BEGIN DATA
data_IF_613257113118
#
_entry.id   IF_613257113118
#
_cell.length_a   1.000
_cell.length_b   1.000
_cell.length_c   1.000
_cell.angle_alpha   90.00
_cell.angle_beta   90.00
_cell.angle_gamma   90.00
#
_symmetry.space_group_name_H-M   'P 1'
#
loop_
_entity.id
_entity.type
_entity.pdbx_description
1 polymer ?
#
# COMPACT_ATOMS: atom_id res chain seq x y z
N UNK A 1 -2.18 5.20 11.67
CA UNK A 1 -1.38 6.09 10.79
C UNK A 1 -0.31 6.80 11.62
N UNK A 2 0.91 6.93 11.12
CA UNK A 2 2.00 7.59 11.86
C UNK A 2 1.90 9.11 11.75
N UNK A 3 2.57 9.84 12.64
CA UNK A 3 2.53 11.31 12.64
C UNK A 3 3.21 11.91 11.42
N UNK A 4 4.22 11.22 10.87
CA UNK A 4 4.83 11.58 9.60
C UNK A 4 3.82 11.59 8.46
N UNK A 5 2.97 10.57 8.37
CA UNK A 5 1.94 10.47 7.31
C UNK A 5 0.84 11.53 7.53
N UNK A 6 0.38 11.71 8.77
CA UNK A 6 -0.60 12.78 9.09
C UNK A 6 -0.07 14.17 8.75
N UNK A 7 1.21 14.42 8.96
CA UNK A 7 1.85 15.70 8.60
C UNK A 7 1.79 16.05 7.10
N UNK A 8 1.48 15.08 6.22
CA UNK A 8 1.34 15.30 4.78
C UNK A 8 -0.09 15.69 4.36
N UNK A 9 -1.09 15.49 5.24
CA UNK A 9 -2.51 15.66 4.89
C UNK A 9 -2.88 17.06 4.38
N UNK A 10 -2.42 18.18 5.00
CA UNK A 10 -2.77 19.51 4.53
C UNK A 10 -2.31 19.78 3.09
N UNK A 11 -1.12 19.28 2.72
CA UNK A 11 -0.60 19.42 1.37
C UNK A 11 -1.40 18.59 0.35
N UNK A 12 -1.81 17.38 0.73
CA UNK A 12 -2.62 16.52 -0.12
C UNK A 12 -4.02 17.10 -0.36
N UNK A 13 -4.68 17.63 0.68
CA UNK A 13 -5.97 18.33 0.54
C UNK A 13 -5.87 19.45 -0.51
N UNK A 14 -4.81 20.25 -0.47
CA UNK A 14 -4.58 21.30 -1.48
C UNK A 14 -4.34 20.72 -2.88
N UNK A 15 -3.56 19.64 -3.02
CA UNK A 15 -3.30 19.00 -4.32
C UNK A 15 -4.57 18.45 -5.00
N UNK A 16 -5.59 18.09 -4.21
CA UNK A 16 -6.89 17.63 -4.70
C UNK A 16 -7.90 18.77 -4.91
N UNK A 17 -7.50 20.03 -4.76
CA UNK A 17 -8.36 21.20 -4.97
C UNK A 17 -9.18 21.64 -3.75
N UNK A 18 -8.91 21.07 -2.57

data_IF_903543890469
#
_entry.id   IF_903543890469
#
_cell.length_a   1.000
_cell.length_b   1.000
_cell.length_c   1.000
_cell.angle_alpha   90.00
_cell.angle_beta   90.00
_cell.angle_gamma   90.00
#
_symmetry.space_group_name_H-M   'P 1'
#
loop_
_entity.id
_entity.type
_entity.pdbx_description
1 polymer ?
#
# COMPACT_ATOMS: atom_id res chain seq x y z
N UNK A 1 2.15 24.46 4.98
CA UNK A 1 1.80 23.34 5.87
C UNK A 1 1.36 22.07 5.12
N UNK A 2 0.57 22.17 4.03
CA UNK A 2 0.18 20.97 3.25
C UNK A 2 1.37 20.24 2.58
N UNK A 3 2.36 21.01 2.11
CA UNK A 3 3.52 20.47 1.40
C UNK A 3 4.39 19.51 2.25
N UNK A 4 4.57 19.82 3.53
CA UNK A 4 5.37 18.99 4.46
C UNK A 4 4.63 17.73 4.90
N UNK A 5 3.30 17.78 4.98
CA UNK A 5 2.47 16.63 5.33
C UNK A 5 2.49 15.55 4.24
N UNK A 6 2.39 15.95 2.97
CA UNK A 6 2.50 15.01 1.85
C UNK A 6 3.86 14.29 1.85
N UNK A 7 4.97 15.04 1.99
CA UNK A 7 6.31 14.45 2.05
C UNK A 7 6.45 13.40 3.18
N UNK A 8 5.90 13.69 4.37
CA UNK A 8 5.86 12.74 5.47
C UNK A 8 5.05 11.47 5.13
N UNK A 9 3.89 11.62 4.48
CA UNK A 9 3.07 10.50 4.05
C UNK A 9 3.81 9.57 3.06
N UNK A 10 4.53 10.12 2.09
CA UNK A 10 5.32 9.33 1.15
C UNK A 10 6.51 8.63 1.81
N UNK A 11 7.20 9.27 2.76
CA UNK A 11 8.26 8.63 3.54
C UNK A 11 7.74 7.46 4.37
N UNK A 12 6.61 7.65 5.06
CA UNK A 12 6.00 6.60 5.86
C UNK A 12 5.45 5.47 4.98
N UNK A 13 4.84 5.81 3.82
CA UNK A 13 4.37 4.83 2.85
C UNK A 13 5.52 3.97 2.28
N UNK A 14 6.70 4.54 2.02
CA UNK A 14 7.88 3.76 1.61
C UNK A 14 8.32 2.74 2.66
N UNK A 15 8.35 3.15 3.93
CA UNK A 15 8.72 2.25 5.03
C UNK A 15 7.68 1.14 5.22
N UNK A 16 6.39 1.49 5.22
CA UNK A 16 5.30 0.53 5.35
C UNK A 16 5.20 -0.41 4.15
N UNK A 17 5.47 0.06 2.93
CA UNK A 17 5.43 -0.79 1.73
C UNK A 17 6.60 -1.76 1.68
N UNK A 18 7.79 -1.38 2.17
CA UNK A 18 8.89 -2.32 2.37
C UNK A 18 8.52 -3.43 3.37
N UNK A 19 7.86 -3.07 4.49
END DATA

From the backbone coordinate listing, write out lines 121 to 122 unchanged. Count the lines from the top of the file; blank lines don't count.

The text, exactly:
CA UNK A 10 5.32 9.33 1.15
C UNK A 10 6.51 8.63 1.81